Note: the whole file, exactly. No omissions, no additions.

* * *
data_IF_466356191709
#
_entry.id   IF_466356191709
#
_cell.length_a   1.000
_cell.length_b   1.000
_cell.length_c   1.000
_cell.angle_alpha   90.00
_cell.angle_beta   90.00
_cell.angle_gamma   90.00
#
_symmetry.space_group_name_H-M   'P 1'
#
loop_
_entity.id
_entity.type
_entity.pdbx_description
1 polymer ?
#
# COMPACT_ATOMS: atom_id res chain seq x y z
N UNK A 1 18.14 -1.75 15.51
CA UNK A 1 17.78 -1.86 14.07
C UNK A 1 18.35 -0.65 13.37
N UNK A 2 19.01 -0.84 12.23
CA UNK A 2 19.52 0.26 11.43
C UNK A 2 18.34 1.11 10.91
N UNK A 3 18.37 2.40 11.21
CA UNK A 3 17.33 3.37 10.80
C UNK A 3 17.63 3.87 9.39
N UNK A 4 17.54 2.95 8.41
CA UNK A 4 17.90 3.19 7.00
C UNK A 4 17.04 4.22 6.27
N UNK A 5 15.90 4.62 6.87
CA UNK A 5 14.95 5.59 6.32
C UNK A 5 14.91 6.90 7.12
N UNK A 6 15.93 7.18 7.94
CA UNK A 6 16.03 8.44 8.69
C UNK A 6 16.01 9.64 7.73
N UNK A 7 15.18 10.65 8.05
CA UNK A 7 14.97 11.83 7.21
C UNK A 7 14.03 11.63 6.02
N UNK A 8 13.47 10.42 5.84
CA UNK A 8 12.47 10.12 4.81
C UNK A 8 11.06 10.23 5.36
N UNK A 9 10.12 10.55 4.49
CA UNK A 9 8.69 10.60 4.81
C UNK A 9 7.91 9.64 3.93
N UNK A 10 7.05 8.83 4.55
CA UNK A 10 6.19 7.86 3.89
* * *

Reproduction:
data_IF_466356191709
#
_entry.id   IF_466356191709
#
_cell.length_a   1.000
_cell.length_b   1.000
_cell.length_c   1.000
_cell.angle_alpha   90.00
_cell.angle_beta   90.00
_cell.angle_gamma   90.00
#
_symmetry.space_group_name_H-M   'P 1'
#
loop_
_entity.id
_entity.type
_entity.pdbx_description
1 polymer ?
#
# COMPACT_ATOMS: atom_id res chain seq x y z
N UNK A 1 18.14 -1.75 15.51
CA UNK A 1 17.78 -1.86 14.07
C UNK A 1 18.35 -0.65 13.37
N UNK A 2 19.01 -0.84 12.23
CA UNK A 2 19.52 0.26 11.43
C UNK A 2 18.34 1.11 10.91
N UNK A 3 18.37 2.40 11.21
CA UNK A 3 17.33 3.37 10.80
C UNK A 3 17.63 3.87 9.39
N UNK A 4 17.54 2.95 8.41
CA UNK A 4 17.90 3.19 7.00
C UNK A 4 17.04 4.22 6.27
N UNK A 5 15.90 4.62 6.87
CA UNK A 5 14.95 5.59 6.32
C UNK A 5 14.91 6.90 7.12
N UNK A 6 15.93 7.18 7.94
CA UNK A 6 16.03 8.44 8.69
C UNK A 6 16.01 9.64 7.73
N UNK A 7 15.18 10.65 8.05
CA UNK A 7 14.97 11.83 7.21
C UNK A 7 14.03 11.63 6.02
N UNK A 8 13.47 10.42 5.84
CA UNK A 8 12.47 10.12 4.81
C UNK A 8 11.06 10.23 5.36
N UNK A 9 10.12 10.55 4.49
CA UNK A 9 8.69 10.60 4.81
C UNK A 9 7.91 9.64 3.93
N UNK A 10 7.05 8.83 4.55
CA UNK A 10 6.19 7.86 3.89